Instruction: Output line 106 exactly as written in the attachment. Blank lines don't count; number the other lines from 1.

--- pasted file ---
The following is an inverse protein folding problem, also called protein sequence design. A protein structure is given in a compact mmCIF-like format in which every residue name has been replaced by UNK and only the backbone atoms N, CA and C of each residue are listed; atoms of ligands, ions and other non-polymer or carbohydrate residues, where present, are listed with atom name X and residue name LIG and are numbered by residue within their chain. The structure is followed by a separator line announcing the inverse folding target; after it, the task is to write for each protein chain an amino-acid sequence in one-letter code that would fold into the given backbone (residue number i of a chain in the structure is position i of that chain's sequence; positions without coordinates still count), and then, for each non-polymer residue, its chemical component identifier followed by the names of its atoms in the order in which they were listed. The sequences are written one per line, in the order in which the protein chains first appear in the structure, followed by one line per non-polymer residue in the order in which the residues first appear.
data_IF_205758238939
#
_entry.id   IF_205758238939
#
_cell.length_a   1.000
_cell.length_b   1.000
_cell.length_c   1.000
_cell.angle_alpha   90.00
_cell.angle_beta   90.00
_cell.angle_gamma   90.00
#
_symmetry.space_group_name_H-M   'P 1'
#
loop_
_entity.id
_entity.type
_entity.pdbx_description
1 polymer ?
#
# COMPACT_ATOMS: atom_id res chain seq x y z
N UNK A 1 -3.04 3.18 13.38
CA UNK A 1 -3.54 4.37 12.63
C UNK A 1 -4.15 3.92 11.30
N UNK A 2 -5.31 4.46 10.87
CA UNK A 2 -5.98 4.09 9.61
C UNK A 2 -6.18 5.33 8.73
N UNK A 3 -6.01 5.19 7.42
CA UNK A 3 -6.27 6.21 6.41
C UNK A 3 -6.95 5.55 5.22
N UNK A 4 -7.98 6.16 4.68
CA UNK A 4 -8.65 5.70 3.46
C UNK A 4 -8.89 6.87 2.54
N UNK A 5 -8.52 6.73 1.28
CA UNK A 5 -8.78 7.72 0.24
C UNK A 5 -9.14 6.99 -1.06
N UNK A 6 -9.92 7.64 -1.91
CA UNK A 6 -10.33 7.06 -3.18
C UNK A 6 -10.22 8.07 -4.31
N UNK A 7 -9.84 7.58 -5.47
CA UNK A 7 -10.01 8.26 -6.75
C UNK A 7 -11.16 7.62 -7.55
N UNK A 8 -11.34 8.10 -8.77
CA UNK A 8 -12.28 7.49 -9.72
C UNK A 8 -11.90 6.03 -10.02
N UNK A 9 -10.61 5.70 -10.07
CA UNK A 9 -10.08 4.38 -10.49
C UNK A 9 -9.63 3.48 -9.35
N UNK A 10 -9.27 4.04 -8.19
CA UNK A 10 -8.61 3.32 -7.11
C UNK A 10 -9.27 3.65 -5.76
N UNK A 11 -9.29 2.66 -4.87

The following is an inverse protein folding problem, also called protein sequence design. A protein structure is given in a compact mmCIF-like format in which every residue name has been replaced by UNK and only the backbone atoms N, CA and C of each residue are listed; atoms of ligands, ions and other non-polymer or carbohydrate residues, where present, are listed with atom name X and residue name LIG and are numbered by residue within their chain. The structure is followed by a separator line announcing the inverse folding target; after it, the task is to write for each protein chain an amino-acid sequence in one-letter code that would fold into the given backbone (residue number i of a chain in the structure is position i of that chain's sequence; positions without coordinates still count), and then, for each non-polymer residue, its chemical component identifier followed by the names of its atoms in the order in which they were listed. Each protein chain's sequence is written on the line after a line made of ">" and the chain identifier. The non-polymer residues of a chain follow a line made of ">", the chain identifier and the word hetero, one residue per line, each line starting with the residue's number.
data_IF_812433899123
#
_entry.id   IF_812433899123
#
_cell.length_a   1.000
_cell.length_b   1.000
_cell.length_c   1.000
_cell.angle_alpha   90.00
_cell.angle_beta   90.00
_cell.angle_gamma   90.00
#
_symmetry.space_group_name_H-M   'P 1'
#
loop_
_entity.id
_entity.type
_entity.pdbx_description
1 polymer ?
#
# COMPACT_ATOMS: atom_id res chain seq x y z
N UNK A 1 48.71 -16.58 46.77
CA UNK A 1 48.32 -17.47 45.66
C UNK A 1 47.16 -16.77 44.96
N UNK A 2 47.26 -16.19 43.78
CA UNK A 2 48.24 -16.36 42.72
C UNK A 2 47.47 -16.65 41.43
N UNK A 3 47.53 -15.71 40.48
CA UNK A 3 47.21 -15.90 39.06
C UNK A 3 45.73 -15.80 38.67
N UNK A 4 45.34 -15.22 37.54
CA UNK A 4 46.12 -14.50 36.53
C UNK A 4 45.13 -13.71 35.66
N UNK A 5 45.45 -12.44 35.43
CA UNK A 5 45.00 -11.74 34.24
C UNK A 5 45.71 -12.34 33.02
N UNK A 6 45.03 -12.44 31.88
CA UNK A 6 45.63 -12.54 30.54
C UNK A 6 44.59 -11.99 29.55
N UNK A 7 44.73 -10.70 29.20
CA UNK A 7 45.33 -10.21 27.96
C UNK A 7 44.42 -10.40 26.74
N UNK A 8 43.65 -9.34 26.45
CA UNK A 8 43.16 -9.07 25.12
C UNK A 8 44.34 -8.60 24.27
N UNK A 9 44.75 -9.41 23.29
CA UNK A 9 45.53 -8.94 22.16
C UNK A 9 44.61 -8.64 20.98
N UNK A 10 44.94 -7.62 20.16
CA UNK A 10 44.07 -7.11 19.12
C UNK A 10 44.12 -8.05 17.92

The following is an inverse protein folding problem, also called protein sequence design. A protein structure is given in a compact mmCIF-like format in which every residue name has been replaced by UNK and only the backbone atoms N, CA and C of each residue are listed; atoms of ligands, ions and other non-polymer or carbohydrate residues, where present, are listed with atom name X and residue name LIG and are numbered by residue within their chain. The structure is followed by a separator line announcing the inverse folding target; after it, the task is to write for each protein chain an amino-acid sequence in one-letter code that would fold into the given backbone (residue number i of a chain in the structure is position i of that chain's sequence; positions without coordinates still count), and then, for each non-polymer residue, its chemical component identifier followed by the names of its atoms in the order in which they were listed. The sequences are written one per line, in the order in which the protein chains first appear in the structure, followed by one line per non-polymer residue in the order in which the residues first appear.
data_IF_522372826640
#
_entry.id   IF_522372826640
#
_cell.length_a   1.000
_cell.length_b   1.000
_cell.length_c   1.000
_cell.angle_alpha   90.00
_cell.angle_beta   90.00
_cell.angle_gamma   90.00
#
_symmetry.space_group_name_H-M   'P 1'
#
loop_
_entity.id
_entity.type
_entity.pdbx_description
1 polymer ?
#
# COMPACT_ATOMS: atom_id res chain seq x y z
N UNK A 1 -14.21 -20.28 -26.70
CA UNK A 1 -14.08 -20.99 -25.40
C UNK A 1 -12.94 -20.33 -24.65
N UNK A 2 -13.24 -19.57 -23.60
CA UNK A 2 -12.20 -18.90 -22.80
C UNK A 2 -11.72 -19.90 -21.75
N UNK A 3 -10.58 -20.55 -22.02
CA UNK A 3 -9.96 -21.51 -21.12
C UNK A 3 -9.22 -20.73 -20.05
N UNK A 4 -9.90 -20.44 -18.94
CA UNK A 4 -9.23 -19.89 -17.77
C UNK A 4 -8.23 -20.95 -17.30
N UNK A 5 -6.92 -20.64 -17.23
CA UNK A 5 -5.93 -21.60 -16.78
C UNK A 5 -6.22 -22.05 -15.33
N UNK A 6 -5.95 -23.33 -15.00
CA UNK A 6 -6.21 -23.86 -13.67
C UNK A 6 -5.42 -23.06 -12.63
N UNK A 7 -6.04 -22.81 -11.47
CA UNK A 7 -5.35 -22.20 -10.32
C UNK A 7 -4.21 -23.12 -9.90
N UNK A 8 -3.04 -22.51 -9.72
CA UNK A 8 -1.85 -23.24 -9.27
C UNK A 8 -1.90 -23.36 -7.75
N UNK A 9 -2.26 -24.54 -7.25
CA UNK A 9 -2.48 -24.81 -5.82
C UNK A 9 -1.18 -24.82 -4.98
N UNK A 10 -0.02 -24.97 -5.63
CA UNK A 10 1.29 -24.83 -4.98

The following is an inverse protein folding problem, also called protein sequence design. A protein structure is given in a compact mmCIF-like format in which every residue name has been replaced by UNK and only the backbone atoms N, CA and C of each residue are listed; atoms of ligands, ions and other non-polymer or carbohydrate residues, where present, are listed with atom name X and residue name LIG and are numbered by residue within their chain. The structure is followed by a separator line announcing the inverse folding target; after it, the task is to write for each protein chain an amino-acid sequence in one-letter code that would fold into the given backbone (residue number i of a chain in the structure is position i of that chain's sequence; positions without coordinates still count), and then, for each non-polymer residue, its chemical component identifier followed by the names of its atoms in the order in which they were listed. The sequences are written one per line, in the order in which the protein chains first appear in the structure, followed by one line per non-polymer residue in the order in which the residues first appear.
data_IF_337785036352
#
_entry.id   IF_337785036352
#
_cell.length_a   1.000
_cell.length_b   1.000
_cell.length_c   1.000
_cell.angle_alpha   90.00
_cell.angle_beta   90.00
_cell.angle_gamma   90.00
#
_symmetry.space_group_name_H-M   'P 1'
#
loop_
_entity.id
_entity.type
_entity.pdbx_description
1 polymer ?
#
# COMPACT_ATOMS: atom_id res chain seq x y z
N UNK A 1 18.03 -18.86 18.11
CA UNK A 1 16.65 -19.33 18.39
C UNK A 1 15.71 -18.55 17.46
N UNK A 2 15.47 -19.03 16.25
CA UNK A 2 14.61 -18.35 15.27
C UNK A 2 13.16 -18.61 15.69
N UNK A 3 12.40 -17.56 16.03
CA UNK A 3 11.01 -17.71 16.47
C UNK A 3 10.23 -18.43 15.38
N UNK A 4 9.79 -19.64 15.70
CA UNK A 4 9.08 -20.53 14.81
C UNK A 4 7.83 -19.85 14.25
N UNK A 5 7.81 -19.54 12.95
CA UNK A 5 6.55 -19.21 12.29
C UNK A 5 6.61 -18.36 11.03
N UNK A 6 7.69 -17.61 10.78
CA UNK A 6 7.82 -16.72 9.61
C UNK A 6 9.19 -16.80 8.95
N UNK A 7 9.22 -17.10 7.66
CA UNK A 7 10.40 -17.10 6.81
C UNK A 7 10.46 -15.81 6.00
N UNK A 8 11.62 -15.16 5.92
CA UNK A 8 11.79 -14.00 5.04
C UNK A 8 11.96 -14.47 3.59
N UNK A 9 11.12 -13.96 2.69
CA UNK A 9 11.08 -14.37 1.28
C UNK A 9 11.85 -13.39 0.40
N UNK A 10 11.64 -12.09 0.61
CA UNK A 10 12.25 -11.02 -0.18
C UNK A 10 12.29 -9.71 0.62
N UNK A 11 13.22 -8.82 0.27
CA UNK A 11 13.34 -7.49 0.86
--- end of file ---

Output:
#